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Public Lives, Private Property

Crabby Old Lady lives on the first floor of a Greenwich Village townhouse. Her bedroom is in front, on the street, and through a quirk of acoustics, any conversation taking place on the stoop of the house, even in a normal tone of voice, can be heard in the bedroom as clearly as if the speakers were sitting on the end of Crabby’s bed.

The stoop is the tallest on the block – about eight or nine steps – and over the 21 years Crabby has lived in this house, hundreds of strangers have made that stoop their own. Some treat it as a bench in a public park, leisurely eating their lunch or dinner while watching the people and dogs stroll by leaving behind, when they are done, paper bags, unfinished meals in open plastic boxes, dirty napkins, soda or beer cans.

Others use the stoop as their office or den, conducting cell phone conversations while taking notes, making appointments, sending email with their Blackberries and scattering a briefcase, notebooks, reports, sundry business papers and cigarette butts around them on the stoop.

Crabby Old Lady encountered a woman surrounded by just such debris one day when she returned from neighborhood shopping errands weighed down with too many bags. As she lumbered up the stairs fishing for her keys, the woman paused long enough from her phone conversation to warn Crabby not to step on her papers.

But the aforementioned acoustic intrusions into Crabby’s slumber are most commonly caused by the late-night lovers and party animals. Several times a week during the warm months, when she is dead out asleep, Crabby is suddenly wakened. Sometimes it is by loud, drunken or stoned laughter. Other times, by utterings more intimate than she cares to hear from anyone not speaking the words to Crabby herself: “Oh, baby, baby, don’t stop. It feels so good.”

By way of explanation, it has been pointed out to Crabby that the back seats of cars of her youth are unavailable to urban youngsters, hence the need for her stoop in service to teenage sexual exploration. Having once been young herself, Crabby sympathizes with the urgency of overactive hormones. However, call her old fashioned if you will, Crabby also believes that even in this most vulgar of ages in which we live, public sex is always inappropriate. Always. And that is most particularly true when it interrupts Crabby's sleep.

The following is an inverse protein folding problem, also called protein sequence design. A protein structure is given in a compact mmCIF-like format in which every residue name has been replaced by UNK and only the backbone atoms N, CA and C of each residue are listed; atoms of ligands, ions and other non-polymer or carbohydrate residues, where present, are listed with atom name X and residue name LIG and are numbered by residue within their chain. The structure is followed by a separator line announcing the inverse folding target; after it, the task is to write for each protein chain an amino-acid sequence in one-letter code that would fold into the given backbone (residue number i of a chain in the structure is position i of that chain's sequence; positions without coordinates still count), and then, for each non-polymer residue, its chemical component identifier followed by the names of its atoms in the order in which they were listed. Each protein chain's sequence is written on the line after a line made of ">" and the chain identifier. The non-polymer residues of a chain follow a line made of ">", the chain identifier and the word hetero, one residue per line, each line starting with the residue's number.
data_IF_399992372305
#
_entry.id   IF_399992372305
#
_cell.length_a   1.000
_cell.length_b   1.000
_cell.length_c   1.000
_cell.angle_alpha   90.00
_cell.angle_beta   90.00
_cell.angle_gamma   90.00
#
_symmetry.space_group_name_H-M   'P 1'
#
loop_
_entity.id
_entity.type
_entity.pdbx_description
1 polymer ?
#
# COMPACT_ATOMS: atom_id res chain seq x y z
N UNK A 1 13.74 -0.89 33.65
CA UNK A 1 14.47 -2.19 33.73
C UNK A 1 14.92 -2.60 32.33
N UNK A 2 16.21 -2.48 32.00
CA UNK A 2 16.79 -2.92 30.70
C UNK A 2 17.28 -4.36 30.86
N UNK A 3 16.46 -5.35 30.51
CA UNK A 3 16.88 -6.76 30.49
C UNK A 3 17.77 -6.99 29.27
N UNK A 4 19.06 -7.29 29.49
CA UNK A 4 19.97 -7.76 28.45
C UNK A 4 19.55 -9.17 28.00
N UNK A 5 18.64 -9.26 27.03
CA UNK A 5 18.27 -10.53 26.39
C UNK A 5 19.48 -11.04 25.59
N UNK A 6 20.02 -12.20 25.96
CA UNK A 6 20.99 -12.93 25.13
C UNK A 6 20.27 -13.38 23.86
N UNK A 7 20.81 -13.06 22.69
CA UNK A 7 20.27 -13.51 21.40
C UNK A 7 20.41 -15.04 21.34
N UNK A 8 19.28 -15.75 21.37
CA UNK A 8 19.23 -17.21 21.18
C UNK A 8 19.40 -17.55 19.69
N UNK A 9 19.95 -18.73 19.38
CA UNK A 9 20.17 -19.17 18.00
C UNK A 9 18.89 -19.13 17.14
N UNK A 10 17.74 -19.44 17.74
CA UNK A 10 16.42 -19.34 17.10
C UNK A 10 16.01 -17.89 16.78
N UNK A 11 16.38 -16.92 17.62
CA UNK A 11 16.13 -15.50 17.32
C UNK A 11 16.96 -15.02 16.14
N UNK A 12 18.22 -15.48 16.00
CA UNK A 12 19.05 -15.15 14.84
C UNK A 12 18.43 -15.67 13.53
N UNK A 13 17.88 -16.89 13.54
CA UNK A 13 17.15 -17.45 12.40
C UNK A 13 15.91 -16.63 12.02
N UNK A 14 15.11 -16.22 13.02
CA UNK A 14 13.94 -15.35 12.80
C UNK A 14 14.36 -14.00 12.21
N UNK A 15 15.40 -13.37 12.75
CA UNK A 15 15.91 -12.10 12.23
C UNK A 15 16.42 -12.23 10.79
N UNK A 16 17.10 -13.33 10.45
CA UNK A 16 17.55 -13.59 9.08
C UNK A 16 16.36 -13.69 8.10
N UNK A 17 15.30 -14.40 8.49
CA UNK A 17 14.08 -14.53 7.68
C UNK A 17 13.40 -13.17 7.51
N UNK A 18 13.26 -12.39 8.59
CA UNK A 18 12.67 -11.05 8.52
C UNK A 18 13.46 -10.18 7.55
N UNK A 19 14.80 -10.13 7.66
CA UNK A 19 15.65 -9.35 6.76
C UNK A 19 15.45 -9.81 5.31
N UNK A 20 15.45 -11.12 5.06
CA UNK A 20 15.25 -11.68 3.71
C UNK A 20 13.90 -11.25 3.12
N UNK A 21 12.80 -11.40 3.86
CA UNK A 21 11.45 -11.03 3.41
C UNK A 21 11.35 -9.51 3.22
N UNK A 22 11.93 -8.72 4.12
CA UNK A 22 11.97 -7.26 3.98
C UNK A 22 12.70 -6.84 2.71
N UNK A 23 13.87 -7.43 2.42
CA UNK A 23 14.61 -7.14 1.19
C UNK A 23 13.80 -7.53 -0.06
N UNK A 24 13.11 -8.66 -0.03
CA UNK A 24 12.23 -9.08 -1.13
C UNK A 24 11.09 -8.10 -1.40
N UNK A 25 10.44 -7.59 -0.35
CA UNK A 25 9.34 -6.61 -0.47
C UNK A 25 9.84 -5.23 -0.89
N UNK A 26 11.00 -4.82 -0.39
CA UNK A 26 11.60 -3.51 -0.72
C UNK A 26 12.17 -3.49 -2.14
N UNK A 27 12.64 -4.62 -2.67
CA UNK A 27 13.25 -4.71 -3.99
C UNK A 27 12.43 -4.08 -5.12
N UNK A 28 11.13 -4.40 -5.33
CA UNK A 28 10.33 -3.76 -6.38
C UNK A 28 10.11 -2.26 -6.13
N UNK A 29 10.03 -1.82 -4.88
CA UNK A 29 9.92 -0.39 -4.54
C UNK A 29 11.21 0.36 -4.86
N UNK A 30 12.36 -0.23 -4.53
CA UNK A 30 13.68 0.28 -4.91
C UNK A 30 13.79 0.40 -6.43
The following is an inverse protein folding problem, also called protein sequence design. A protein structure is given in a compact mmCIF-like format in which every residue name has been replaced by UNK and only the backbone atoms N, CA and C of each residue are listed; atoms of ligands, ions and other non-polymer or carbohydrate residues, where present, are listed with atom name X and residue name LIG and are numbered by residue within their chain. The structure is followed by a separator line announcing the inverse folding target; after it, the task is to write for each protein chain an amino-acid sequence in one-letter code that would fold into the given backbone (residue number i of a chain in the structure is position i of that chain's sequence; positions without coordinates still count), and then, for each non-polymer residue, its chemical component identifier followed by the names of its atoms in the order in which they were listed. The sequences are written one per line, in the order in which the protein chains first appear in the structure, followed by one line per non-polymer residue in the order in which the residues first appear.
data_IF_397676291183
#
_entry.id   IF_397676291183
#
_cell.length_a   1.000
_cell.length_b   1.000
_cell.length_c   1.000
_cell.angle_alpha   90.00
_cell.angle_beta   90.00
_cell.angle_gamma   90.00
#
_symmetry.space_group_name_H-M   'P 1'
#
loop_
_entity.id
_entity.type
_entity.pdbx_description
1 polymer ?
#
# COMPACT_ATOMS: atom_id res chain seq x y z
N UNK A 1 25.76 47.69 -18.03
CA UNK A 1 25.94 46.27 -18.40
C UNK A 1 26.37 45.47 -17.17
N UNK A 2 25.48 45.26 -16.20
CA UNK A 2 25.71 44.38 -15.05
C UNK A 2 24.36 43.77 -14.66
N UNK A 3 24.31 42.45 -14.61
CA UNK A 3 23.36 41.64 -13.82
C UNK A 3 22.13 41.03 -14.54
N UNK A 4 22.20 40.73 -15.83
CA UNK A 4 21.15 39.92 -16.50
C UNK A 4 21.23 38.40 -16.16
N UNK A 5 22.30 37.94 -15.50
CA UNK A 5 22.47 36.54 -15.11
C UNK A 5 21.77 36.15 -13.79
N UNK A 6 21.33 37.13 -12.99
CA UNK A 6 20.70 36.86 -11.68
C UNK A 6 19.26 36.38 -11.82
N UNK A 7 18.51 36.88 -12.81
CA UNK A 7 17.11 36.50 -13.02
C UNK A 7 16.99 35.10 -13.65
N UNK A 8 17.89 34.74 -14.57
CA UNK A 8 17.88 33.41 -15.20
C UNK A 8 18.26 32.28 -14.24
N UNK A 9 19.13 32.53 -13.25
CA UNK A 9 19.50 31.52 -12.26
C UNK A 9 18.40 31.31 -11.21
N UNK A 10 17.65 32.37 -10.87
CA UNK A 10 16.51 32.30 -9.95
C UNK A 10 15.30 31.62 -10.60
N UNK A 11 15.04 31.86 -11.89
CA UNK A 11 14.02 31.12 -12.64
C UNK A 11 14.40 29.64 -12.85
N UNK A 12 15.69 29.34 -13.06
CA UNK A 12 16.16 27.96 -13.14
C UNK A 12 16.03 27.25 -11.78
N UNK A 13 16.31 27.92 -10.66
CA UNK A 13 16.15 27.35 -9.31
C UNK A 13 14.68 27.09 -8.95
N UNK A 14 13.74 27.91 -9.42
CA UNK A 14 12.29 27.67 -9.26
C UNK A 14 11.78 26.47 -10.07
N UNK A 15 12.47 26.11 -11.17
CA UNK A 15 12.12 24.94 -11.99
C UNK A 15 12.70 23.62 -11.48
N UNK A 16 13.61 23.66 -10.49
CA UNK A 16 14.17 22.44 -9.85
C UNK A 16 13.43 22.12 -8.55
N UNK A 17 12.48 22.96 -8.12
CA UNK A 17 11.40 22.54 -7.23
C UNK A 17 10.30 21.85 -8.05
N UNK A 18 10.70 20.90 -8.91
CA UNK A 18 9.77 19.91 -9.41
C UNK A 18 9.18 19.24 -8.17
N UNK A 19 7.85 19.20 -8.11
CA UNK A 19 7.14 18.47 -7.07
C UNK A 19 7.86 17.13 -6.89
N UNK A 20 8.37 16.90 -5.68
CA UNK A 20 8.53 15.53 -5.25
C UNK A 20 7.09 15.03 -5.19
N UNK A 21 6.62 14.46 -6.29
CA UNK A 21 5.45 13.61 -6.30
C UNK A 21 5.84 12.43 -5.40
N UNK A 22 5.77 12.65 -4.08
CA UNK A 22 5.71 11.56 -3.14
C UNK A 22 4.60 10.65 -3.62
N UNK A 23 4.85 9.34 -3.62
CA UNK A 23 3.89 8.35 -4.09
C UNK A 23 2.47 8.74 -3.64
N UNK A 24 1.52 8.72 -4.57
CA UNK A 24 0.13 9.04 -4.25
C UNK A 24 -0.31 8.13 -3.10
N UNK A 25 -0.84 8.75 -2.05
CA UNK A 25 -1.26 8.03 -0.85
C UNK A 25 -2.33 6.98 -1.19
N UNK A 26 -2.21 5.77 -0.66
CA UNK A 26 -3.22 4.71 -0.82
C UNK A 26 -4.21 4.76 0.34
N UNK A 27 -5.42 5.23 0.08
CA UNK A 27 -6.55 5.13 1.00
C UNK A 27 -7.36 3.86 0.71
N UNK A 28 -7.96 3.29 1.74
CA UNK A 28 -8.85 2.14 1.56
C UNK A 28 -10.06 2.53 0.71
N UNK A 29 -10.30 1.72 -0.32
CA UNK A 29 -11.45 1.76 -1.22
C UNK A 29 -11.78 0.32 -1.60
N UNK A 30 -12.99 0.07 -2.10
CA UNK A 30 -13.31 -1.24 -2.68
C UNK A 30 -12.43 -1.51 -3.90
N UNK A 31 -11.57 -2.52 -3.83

Whatever the nature of the audial intrusion – sex or general merry-making at 2AM - the result is the same for Crabby. To have any hope of a full night’s sleep, she is obliged to go to the door in her wild, witch-like, bed-hair and flannel nightie to chase the revelers off the stairs. Most move on without much fuss and there is even the occasional apology. Interestingly, the romantic teenagers are more polite about her request than the adult lunch crowd who have been known to ask who the hell Crabby thinks she is as she stands there, keys in hand, unable to find a path up the stairs.

Stoop-sitting is a venerable, New York City custom going back at least a hundred years, but it always involves conviviality with friends and neighbors on one’s own or neighbor’s stoop. Crabby is left to wonder when it became acceptable for private lives to be conducted on strangers’ doorsteps.

Crabby was wakened again last night and is in a bad mood this morning.


Comments

In the city, people crowd each other, and I agree, it's not as civilized as it used to be. When K and I lived in Miami Beach we had a killer sunset view over the Biscayne Bay. Beyond that, there were a lot of downsides. Our condo felt a lot like the third world. The place directly over us housed a series of families. The students who lived there liked to smoke on their porch and empty their ashtrays over the rail onto our flowerbeds below. The weightlifter who had a habit of dropping his weights to his floor/our ceiling. The Brazilian couple wore heavy boots indoors so that we could hear every step. I could go on. One day, a neighbor dug up some of our yard plants for his own personal use. I was fed up long before that, but that did it for K. Leaving Miami Beach to live in a real town with a real community was one of the best moves we ever made.

You don't mean to tell me you are meant to be her? I was interested in the picture of your house. Soon, I'll get round to posting mine - it is way in the country.

Thank you, dear Ronni, for a delightful romp through another of the scillions of New York moments that delighted and pleased me mightily on the other side of the world.

Very interesting, and I dare say humorous, though I do sympathize! I do enjoy the privacy of my home, and detest unwarranted intrusions. What I would give for just three, six, nine months in the Big City. Would fuel my poetry and art. But then what doesn't?

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